This is the fifth year that Tamika Catchings and Katie Douglas have been playing together as Indiana Fever teammates, but they probably wouldn't call this season "pivotal." That sounds too heavy, and they don't want to carry that weight through the summer.
Sure, Douglas turned 32 in May, and Catchings will celebrate her 32nd birthday Thursday when Indiana is host to the Chicago Sky. Wear and tear from typically playing nearly year-round is an unavoidable concern in women's hoops. Plus, in her career, Catchings has dealt with two of the major injuries -- ACL and Achilles tendon tears -- that often plague basketball players.
But if the Fever's dual pillars can stay healthy, or relatively so, through the rest of this season, maybe it will bring them their first WNBA title, which is the biggest goal both have left in their basketball careers.
Admittedly, we're a long way from real title talk for anybody this season. However, when Catchings and Douglas take the court in San Antonio next weekend as starters in the All-Star Game, they hope it will be as Eastern Conference leaders. Which in itself would be notable, all things considered.
Until falling 80-70 to Minnesota on Friday, Indiana had won seven games in a row. The Fever put their streak together despite losing starting guard Briann January to an ACL injury in the midst of it. She was hurt June 28 against Phoenix, which some thought would leave the Fever too much in one of those "point-guard-by-committee" situations. But Erin Phillips, acquired in a three-team deal in April, may be coming into her own at a fortuitous time for Indiana.
Phillips, 26, had previously played just two full seasons in the WNBA, and didn't compete in the league at all last year as she trained with the Australian national team.
In her first nine games of this season, before January was hurt, Phillips never played more than 22 minutes in a game and scored in double figures just twice. In her four games since January's injury, Phillips has averaged almost 32 minutes and 11.3 points per game.
Jessica Davenport, who's been in the starting lineup for seven games, is having her best season yet statistically, averaging 12.4 points and 4.9 rebounds. Veteran Tangela Smith, who came to Indiana this season as a free agent, has as expected been a good veteran cog so far, averaging 6.3 points and and 3.2 rebounds.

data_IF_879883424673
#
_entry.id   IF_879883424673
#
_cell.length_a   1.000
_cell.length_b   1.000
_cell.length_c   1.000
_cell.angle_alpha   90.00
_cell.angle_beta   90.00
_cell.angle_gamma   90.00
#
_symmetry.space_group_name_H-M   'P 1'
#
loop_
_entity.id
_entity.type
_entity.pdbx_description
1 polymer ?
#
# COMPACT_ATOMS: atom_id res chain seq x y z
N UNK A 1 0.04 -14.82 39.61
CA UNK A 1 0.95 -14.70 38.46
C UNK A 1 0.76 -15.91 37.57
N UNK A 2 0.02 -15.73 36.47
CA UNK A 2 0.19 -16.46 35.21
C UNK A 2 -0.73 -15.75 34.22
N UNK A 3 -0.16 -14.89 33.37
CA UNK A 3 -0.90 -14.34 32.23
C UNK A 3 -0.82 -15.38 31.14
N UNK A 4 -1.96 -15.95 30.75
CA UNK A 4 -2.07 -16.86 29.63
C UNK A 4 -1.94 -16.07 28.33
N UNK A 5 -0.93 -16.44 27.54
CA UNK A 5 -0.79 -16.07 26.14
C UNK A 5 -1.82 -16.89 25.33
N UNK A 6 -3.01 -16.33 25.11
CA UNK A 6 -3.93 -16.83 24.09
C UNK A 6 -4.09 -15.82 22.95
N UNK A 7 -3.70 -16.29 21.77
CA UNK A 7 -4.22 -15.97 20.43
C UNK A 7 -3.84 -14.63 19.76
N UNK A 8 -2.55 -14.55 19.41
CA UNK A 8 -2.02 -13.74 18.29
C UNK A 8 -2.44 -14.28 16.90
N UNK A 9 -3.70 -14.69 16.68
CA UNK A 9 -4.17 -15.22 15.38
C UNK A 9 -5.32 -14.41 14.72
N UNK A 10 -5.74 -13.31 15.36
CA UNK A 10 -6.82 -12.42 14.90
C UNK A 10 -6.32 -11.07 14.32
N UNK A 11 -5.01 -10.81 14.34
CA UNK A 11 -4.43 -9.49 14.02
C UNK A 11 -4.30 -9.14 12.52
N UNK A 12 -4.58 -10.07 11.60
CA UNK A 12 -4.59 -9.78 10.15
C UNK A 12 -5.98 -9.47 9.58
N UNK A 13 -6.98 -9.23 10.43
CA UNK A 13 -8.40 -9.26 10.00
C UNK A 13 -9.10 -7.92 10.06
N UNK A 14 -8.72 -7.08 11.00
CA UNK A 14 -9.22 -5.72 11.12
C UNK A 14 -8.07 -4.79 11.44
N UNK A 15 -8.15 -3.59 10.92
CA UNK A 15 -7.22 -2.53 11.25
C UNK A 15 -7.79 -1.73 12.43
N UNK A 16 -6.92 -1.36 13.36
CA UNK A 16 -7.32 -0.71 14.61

But the bottom line, as usual with the Fever, has been the combination of Catchings (13.3 ppg, 7.7 rpg) and Douglas (16.4, 4.3). While there are always quarrels about some of the All-Star starters who are voted in, no one is complaining about these two.
The East's issue is that there are two centers -- Connecticut's Tina Charles, who won the vote, and Chicago's Sylvia Fowles, the league's leading scorer -- who merit being All-Stars starters, while guard Angel McCoughtry this year may not. That's because McCoughtry had injury issues at the beginning of the season that have slowed her down.
Meanwhile in the West, there was more debate. San Antonio's Danielle Adams isn't the rookie who is starting, although she probably earned it. Instead, it's Minnesota's Maya Moore. Los Angeles' Candace Parker also was voted in as a starter, despite the fact that she's out with a knee injury and has played just seven games. Phoenix, which now has the longest active winning streak at six in a row, has Diana Taurasi as an All-Star starter, but not Penny Taylor.
Of course, the coaches' naming of the reserves Tuesday will remedy most of the so-called slights. It's going to be San Antonio's party, and whichever Silver Stars are picked as reserves will be the centers of attention.
And overall, when we look at the first half of the season, which is winding down this coming week, among the bigger stories are the Fever and their ability to potentially get another shot at a championship.
Indiana had that chance in Douglas' second season there, 2009, when the Fever lost in five games to Phoenix in the WNBA Finals. Falling short in a series they really thought they could have won ate away at Catchings and Douglas, but it also made them even more committed.
This has been a season impacted by big-name injuries, and the Fever felt that in losing January. But even without her, they have Catchings and Douglas, who are like experienced co-pilots working round-the-clock to reach a destination. The All-Star Game will be a brief, rewarding detour for them to enjoy.
Mechelle Voepel, a regular contributor to ESPN.com, can be reached at firstname.lastname@example.org. Read her blog at mechellevoepelblog.com.